Proof BBC News is lying to you

It was hard to avoid the “Korea bans crypto” headlines last week.

South Korea’s ban on cryptocurrency exchanges made every major news outlet in the world. The BBC, CNBC, the Financial Times, The Guardian – all the old guard – couldn’t get the news out fast enough.

The Guardian had a particularly nice juxtaposition going on in its headline:

FTSE 100 hits record high; Bitcoin falls as South Korea announces crackdown – as it happened

Anyone would think the gains of the FTSE 100 and bitcoin were comparable. In 2017 The FTSE 100 rose 7.6%. Bitcoin rose 1,282%. None of the mainstream press seem to put that in their headlines though. I wonder why?

As usual, the old guard got the cryptocurrency news wrong.

Have a look at how it was reported in the BBC. This is a snapshot of the original news report the BBC published:

BBC original misleading headline about South Korea crypto banThis is what is has been quietly changed to:

BBC fixed headline about South Korea and BitcoinThe current article also omits the key quote of the original:

“There are great concerns regarding virtual currencies and the justice ministry is basically preparing a bill to ban cryptocurrency trading through exchanges,” said Justice Minister Park Sang-ki.

It is understood the department is preparing legislation that would allow the exchanges to be shut down.

Why? Because it’s been proven to be untrue.

It’s no wonder most people don’t believe the mainstream press anymore. It’s crazy the BBC can get away with doing this, without publishing any kind of retraction.

The only way you would know it had published this “fake news” is if you had read the first story, as I did, and then read it again a few days later.

In fact, I didn’t even really believe it’d done this myself until I checked using the internet archive. It seemed like too corrupt a thing for the BBC to do. But nope, it did it alright.

You can see the facts for yourself. Here is the article in its current state. And here is a snapshot of what it looked like when first published.

It’s worth noting that the CNBC reporter who also wrongly published this story has been harangued on social media. There have been no such repercussions for the BBC.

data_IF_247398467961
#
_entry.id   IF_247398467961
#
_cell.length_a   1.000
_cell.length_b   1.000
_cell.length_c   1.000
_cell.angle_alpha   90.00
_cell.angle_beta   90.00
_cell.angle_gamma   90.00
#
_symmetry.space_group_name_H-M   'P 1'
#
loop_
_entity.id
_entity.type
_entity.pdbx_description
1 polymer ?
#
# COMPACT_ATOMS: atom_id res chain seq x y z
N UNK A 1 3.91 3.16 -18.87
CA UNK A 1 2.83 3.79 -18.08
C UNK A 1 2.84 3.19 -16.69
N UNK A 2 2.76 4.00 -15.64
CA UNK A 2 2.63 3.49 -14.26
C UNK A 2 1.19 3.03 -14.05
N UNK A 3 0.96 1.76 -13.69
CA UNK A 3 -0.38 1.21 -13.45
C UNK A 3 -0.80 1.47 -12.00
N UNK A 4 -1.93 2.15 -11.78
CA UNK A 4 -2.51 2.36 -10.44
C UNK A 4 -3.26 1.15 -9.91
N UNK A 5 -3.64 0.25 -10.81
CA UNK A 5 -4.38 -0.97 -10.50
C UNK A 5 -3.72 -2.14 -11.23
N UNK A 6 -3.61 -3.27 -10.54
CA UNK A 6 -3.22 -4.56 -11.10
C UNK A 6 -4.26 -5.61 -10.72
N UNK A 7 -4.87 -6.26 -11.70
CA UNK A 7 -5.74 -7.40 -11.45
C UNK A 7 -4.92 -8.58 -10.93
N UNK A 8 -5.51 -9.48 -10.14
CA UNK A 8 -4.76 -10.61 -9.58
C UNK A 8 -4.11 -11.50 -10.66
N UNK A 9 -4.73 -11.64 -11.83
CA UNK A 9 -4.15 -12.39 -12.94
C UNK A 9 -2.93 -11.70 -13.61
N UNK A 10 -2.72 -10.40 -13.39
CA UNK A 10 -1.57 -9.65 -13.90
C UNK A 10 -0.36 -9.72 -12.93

And let’s not forget these news stories caused a huge dip in crypto prices. Certain people will have made a lot of money trading on this fake news.

The rewriting of the news – which is in effect the rewriting of history – is a huge problem right now. In the times of paper press, you had to print a retraction if you were found to be lying. Today, you just go back and quietly edit the webpage and no one is the wiser.

Most people seem to believe in the integrity of the big news organisations. I’d urge anyone reading this to look at them more critically. Don’t just get your news form one source. Always do your own research and don’t blindly believe what the press says – especially what the BBC says, and especially on anything cryptocurrency related.

CoinDesk did a much better job or covering this story. If you want to find out what really happened, and what the current state of crypto trading in South Korea, you can read its article here: Korea’s Crypto Crackdown Talk Draws Backlash From Users and Politicians.

France sues Apple for slowing down old iPhones

Do you ever notice how your iPhone slows down whenever a new model gets released?

Of course, it would be highly illegal of Apple to do this. But over the last few months, hard evidence has come out that proves this is what’s happening.

So on 28 December Apple issued a statement:

We know that some of you feel Apple has let you down. We apologise. There’s been a lot of misunderstanding about this issue, so we would like to clarify and let you know about some changes we’re making.

First and foremost, we have never — and would never — do anything to intentionally shorten the life of any Apple product, or degrade the user experience to drive customer upgrades.

Apple goes on to say that the reason for this slowdown (which it only admitted existed after being forced to do so) is because of battery degradation.

It says that older batteries can’t supply as much power and so it could – could – result in the phone shutting down unexpectedly if it doesn’t make the phone walk instead of run.